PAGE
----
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Technology breakthrough of the year: Compelling science driven by curious minds

This webinar is brought to you by the Science/AAAS Custom Publishing Office

Technology breakthrough of the year: Compelling science driven by curious minds

Recorded 17 July 2018


Join some of today’s most innovative and accomplished thinkers, scientists, and entrepreneurs as they discuss the future of science and technology. This webinar panel discussion is part of the Curious2018 – Future Insight conference, hosted by Merck KGaA, Darmstadt, Germany, on the occasion of its 350th anniversary. The illustrious panelists represent a broad range of fields, including synthetic biology, artificial intelligence (AI), astrobiology/solar system exploration, and material sciences. Moderated by Tim Appenzeller, News Editor for Science magazine, the two-hour roundtable discussion will delve into how breakthroughs in science and technology are born, and attempt to predict what direction these fields will take over the next century and beyond, and how advances in technology will impact the planet and its inhabitants. Will AI bring an end to society as we know it, as some anticipate? What impact might the discovery of extraterrestrial life have on our understanding of the universe, and indeed of human evolution? And how might the development of new materials or advances in synthetic biology enhance—or diminish—our lives?

More information on the panelists and their backgrounds can be found at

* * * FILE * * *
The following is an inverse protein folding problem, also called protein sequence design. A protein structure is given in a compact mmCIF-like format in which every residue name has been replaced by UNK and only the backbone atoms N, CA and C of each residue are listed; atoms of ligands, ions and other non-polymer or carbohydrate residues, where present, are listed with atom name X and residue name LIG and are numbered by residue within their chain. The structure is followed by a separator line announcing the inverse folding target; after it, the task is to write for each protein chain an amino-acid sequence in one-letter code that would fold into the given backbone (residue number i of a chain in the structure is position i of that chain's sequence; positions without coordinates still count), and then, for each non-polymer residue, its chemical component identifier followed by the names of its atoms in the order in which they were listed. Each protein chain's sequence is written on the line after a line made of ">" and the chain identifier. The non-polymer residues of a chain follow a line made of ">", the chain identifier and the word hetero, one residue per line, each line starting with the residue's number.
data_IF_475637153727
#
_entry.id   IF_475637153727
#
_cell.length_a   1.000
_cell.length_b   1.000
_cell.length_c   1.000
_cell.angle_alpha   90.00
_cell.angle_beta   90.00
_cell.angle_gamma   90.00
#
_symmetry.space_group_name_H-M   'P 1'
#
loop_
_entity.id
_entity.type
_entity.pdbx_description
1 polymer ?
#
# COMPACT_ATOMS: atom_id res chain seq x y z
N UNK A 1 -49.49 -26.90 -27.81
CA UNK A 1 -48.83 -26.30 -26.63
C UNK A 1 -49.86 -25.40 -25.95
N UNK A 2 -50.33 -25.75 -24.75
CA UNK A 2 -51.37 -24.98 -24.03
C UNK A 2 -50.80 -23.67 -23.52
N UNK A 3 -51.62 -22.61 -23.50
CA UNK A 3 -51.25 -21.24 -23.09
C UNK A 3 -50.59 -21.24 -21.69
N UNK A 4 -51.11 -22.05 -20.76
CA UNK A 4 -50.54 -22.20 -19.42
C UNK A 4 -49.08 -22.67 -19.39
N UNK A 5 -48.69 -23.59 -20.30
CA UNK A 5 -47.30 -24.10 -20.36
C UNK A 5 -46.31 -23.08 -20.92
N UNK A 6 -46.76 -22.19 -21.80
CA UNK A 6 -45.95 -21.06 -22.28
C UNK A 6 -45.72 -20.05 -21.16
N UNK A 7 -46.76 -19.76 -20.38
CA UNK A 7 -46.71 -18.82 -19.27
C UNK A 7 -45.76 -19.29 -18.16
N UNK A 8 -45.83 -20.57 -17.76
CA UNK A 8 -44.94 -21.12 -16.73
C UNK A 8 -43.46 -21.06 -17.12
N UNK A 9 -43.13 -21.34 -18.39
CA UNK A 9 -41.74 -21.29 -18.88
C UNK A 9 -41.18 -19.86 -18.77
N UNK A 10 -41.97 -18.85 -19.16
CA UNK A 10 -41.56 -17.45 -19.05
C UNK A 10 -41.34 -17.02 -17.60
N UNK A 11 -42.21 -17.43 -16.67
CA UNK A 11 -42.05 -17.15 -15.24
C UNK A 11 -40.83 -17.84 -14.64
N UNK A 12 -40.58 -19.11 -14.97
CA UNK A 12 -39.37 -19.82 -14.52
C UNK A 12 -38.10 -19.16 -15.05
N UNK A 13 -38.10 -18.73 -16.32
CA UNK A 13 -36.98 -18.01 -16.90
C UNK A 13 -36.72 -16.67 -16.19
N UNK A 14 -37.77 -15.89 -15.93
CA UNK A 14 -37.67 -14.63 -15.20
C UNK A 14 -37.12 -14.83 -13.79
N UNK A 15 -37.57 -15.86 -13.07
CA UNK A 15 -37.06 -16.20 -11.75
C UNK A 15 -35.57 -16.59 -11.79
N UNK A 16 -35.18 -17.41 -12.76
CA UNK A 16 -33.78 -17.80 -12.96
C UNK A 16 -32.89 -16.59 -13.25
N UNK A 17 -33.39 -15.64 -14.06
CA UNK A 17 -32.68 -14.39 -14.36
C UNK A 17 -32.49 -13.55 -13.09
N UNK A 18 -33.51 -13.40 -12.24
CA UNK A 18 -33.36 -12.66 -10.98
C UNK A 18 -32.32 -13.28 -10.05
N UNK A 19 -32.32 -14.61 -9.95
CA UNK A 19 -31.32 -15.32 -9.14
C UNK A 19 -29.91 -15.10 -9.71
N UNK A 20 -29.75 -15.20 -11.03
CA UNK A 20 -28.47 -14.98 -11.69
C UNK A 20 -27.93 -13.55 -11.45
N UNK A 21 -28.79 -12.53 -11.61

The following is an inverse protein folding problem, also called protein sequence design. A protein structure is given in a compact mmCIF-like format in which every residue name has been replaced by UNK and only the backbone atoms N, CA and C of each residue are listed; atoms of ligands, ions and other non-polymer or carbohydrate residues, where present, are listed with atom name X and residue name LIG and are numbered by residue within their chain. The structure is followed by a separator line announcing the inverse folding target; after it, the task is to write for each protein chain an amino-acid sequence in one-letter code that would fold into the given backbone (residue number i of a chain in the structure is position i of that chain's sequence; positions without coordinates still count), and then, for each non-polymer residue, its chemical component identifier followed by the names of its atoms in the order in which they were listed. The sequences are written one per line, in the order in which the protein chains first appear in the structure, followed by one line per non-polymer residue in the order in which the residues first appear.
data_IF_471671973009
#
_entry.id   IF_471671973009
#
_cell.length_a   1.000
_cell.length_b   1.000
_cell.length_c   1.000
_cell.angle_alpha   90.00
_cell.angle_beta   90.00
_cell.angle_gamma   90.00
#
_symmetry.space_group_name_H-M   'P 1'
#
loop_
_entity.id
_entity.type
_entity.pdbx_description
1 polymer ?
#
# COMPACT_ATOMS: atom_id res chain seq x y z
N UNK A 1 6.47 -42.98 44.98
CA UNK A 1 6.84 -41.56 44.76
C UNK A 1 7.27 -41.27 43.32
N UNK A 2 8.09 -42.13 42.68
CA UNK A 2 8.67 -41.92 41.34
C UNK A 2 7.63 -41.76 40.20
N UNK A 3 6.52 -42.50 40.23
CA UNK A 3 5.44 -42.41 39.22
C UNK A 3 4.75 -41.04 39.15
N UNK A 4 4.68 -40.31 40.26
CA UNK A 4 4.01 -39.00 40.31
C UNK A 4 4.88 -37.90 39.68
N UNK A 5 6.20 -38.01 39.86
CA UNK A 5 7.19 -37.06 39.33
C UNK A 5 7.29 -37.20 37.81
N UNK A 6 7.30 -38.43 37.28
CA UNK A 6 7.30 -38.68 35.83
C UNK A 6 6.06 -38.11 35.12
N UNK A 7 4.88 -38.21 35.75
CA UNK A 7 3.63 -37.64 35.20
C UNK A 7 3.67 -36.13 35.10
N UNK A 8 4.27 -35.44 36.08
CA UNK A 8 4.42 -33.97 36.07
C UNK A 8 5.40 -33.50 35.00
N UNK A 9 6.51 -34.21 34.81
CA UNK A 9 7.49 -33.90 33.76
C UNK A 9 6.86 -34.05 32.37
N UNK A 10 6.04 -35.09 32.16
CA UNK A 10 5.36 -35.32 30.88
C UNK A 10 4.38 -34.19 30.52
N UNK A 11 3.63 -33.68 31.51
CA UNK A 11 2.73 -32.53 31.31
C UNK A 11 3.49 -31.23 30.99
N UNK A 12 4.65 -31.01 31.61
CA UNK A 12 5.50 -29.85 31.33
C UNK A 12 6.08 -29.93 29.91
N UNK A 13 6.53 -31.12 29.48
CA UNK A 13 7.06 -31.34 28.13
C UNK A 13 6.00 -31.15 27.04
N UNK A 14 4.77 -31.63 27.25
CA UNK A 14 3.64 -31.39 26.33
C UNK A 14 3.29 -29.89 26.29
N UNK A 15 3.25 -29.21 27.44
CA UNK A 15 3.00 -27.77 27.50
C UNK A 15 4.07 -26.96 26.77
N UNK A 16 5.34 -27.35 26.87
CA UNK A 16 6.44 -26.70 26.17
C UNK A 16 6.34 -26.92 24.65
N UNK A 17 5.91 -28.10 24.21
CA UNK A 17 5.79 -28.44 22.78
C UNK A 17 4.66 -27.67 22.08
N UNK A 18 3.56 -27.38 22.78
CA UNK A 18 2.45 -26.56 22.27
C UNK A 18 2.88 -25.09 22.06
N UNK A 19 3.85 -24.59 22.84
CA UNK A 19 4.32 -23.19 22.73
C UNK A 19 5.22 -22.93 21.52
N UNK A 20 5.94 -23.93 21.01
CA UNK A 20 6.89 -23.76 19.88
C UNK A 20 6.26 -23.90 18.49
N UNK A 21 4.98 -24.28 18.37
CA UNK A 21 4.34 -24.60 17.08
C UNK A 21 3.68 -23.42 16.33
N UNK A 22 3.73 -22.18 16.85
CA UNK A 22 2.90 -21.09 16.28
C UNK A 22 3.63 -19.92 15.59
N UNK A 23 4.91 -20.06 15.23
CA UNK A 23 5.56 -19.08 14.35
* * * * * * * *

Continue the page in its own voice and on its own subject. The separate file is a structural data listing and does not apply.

This webinar will last for approximately 2 hours.

Speaker bios

Mary A. Voytek, Ph.D.

Washington, DC

Dr. Voytek is the senior scientist for astrobiology in the Science Mission Directorate at National Air and Space Administration (NASA) Headquarters in Washington, D.C. She is the founding director of Nexus for Exoplanet System Science, a NASA research coordination network dedicated to the study of planetary habitability. Before working at NASA she was at the U.S. Geological Survey (USGS) in Reston, Virginia, where she headed the USGS Microbiology and Molecular Ecology Laboratory. She has degrees in biochemistry, biology, and ocean sciences. Her primary research interests are aquatic microbial ecology and biogeochemistry, and she has worked in several extreme environments, including Antarctica, the Arctic, hypersaline lakes, deep-sea hydrothermal vents, and terrestrial deep-subsurface sites.

Yang Shao-Horn, Ph.D.

Cambridge, MA

Dr. Shao-Horn is the W.M. Keck Professor of Energy at the Massachusetts Institute of Technology. Her research is centered on exploiting chemical/materials physics and physical/materials chemistry principles at interfaces and in the bulk, in order to design materials and processes and to control the kinetics of (electro)chemical reactions, including lithium-ion battery storage and the manufacture of sustainable fuels, both of which play a critical role in the deployment of clean-energy and clean-air technologies. She is a member of the National Academy of Engineering and is among the World’s Most Influential Scientific Minds and Highly Cited Researchers (Thomson Reuters), based on 250-plus archival journal papers and 200-plus lectures.

Christina Smolke, Ph.D.

Stanford University
Stanford, CA

Dr. Smolke is professor, associate chair of education, and W. M. Keck Foundation Faculty Scholar in the Department of Bioengineering and (by courtesy) Chemical Engineering at Stanford University. Her academic research program develops foundational tools that drive transformative advances in our ability to engineer biological systems. She is also cofounder and CEO of Antheia, which leverages advances in synthetic biology, genomics, informatics, and fermentation to transform how we make and discover many of our most important medicines. Her impact in advancing the frontiers of biotechnology has been recognized with numerous honors—she has been funded as a Chan Zuckerberg Biohub Investigator, been named to the Nature’s 10 list and the AIMBE College of Fellows, and received the NIH Director’s Pioneer Award, the WTN Award in Biotechnology, and the TR35 Award.